Redshirt sophomore quarterback Will Levis pitched in, too. The 6-foot-3, 222-pound Connecticut native took over for a benched Clifford in Week 4 versus Nebraska and started in Clifford's place in Week 5 against Iowa. Levis — who was used more situationally down the stretch of the season — finished the year with 421 yards and a touchdown through the air and 260 yards and three touchdowns on the ground.
In a group of quarterbacks next season that will feature Clifford, Levis, freshman Ta'Quan Roberson, freshman Micah Bowens and incoming freshman Christian Veilleux, there doesn't appear to be a clear option to replace Clifford as the team's QB1.
So, while it's likely that Penn State will have a more successful season next fall, the Nittany Lions' ceiling will be determined by Clifford's ability to improve this offseason.
A position of uncertainty in WR is one of Penn State's biggest strengths: One of Penn State's biggest points of uncertainty before the 2020 season kicked off was its wide receivers corps. After the 2019 season, the Nittany Lions lost former No. 1 receiver K.J. Hamler — who had 904 of the team's 2,877 total receiving yards on the year — to the NFL Draft.
At first, it was unclear who would step up to make up for that lost production. Junior receiver Jahan Dotson had something to say about that, though.
The 5-foot-11, 182-pound Nazareth native finished the season with a Big Ten-leading 884 receiving yards and eight touchdowns through only nine games. Dotson had five 100-yard receiving games — he consistently provided a big-play threat for the Nittany Lions, who lacked explosiveness on offense in other areas.
Behind Dotson, freshman receiver Parker Washington also showed plenty of promise. Washington finished the season second on the team with 489 receiving yards and six touchdowns. And freshman KeAndre Lambert-Smith flashed glimpses of potential, too — catching 15 passes for 138 yards.
Dotson — who finished the season with one of the best performances of all-time by a Penn State receiver (189 receiving yards and two touchdowns against Illinois) — could very well decide to declare for the NFL Draft this offseason and skip his senior year.
If Dotson doesn't return, the Nittany Lions can turn to Washington and Lambert-Smith to lead the way next fall. Adding incoming freshman Lonnie White Jr., a four-star recruit, to the mix helps, too.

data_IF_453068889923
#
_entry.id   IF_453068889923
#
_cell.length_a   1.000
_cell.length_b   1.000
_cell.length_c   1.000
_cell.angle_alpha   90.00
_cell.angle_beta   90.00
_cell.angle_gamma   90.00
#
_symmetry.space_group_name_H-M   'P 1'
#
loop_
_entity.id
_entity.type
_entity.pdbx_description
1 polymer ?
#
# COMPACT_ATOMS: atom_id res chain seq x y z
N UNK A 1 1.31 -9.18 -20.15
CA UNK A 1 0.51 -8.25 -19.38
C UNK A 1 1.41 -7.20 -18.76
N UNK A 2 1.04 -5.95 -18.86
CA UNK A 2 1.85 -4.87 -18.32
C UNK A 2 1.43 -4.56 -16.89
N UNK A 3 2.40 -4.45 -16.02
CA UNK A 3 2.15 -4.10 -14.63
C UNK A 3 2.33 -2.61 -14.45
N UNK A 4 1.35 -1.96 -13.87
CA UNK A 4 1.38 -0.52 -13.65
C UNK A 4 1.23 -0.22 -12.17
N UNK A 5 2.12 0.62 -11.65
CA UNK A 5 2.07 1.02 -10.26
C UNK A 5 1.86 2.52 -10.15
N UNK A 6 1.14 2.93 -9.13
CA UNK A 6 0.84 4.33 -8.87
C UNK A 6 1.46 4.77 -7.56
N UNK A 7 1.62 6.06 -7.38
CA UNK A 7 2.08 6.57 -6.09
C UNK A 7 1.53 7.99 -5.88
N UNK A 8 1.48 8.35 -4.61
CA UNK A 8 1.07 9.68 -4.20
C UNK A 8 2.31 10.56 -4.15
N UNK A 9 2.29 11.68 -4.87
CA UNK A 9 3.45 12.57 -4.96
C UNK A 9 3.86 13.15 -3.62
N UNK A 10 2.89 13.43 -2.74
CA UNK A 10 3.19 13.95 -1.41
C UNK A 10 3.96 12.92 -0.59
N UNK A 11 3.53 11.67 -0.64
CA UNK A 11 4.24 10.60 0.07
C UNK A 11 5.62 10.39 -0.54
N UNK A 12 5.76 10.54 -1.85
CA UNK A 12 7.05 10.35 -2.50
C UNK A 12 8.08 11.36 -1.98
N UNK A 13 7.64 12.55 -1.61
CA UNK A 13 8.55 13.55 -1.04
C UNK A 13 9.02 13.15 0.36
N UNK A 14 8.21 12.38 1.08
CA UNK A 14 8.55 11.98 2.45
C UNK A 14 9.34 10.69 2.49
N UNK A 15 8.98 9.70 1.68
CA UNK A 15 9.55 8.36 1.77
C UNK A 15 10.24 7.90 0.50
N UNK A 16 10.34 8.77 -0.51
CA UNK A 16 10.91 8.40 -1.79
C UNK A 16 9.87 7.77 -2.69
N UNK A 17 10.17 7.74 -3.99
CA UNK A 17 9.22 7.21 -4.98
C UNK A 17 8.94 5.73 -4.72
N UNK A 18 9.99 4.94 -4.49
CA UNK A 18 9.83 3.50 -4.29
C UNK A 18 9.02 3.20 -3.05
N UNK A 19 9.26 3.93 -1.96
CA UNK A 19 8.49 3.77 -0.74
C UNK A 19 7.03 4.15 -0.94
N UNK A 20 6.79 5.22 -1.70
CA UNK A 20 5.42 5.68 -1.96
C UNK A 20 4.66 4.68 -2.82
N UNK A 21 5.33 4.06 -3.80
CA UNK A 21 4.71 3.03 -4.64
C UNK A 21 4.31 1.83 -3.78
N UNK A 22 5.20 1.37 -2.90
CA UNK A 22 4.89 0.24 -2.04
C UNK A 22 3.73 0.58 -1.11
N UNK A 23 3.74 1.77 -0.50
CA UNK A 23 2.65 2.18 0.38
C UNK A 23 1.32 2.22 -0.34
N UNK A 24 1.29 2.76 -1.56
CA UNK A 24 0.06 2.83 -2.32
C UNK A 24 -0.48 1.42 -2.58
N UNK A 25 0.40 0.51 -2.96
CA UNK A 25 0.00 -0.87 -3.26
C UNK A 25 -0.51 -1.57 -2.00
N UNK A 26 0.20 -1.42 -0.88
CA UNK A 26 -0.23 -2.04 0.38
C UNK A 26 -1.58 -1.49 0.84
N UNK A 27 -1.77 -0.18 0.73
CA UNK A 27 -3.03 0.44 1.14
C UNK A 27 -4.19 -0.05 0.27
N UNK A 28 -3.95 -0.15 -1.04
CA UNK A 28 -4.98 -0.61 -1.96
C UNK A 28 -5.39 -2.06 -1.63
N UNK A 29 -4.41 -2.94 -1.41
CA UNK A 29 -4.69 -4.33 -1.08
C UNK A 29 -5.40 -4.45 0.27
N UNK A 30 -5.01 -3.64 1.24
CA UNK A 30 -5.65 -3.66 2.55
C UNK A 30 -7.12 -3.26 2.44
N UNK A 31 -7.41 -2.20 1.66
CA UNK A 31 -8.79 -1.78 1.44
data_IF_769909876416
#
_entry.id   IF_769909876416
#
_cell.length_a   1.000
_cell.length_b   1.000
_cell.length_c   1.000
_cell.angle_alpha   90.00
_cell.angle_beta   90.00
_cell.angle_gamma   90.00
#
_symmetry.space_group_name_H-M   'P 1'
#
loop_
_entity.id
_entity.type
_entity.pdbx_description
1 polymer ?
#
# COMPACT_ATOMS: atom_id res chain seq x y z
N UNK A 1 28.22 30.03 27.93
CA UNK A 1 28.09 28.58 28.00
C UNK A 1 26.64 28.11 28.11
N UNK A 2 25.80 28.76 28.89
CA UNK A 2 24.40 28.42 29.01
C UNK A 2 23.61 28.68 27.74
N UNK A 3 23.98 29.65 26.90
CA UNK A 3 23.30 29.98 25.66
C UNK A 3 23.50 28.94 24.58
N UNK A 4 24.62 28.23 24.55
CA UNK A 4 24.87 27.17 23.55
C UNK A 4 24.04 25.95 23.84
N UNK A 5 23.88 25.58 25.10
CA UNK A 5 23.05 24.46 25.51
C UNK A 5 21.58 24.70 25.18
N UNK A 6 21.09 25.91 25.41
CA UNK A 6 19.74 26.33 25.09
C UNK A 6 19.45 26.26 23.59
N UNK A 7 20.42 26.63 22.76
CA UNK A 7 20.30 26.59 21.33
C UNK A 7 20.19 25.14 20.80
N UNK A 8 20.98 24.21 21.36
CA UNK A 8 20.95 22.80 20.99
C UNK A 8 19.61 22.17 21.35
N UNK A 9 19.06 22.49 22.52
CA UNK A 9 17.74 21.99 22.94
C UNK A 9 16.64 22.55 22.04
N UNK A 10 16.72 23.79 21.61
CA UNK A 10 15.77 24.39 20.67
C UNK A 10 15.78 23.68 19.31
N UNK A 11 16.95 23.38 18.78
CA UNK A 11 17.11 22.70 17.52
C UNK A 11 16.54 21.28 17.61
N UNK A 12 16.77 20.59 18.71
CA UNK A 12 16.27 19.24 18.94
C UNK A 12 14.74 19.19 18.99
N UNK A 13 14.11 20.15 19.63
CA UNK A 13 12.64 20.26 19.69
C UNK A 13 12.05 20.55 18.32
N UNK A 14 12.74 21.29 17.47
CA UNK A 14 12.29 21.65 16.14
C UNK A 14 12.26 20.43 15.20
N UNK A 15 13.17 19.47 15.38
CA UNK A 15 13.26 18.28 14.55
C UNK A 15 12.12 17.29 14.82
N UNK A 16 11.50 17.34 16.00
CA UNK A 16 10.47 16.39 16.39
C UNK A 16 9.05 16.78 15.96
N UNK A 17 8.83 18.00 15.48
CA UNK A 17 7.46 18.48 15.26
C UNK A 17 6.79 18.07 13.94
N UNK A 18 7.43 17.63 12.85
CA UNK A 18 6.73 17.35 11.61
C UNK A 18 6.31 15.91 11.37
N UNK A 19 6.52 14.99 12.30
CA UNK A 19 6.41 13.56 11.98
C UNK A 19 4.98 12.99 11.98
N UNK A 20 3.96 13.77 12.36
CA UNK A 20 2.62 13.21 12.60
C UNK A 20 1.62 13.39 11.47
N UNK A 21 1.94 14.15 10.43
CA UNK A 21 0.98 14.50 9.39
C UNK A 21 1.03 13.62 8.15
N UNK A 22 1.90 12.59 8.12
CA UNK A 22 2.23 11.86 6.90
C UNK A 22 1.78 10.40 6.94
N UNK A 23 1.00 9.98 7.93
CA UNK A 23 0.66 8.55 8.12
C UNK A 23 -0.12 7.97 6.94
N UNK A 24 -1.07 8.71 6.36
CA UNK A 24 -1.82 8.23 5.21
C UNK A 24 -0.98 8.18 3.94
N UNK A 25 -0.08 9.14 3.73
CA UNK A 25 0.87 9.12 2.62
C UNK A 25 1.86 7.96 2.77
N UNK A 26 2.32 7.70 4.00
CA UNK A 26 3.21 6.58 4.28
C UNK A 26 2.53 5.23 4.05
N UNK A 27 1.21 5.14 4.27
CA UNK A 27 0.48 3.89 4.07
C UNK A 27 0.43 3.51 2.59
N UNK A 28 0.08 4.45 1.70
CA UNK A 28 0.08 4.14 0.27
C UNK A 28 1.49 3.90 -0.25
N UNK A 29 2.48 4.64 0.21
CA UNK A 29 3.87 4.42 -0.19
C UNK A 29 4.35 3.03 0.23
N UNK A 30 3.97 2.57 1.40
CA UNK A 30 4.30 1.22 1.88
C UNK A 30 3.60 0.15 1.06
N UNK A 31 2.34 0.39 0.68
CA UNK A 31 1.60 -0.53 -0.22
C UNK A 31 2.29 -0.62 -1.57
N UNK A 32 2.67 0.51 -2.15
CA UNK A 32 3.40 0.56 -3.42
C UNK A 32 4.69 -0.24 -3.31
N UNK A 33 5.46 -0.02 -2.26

No matter how things shake out this offseason, Penn State's receiving corps should be in decent shape when the team gets set to kick off its 2021 campaign.
Players in the Nittany Lions' secondary will have to step up this offseason: Early in the season, Penn State's secondary was susceptible to big plays. But as the season progressed, the group started gelling and was able to turn things around.
The Nittany Lions ended 2020 No. 26 in the country with 198.6 passing yards allowed per game.
Now, though, the secondary will likely lose starters in senior cornerback Tariq Castro-Fields, senior safety Jaquan Brisker and senior safety Lamont Wade. All three of those players could choose to return for another season — with the NCAA granting a blanket eligibility waiver due to the COVID-19 pandemic — but that's far from a guarantee.
Brisker and Wade were responsible for two of Penn State's four total interceptions this season, and both players were top three on the team in passes defended.
Castro-Fields, on the other hand, only played in the first three games of the season — against Indiana, Ohio State and Maryland — because of injuries. The 6-foot, 191-pound Maryland native was projected to have a sizable impact on the Nittany Lions' defensive success.
Penn State must now turn to less-experienced players to replace that lost production. Redshirt junior safety Jonathan Sutherland and junior safety Ji'Ayir Brown have been solid as reserves. And redshirt freshman cornerback Joey Porter Jr. and sophomore cornerback Keaton Ellis both showed flashes of excellence this season, too.
It will be these players who will need to take strides forward this offseason to ensure the Nittany Lions' secondary isn't porous come next fall.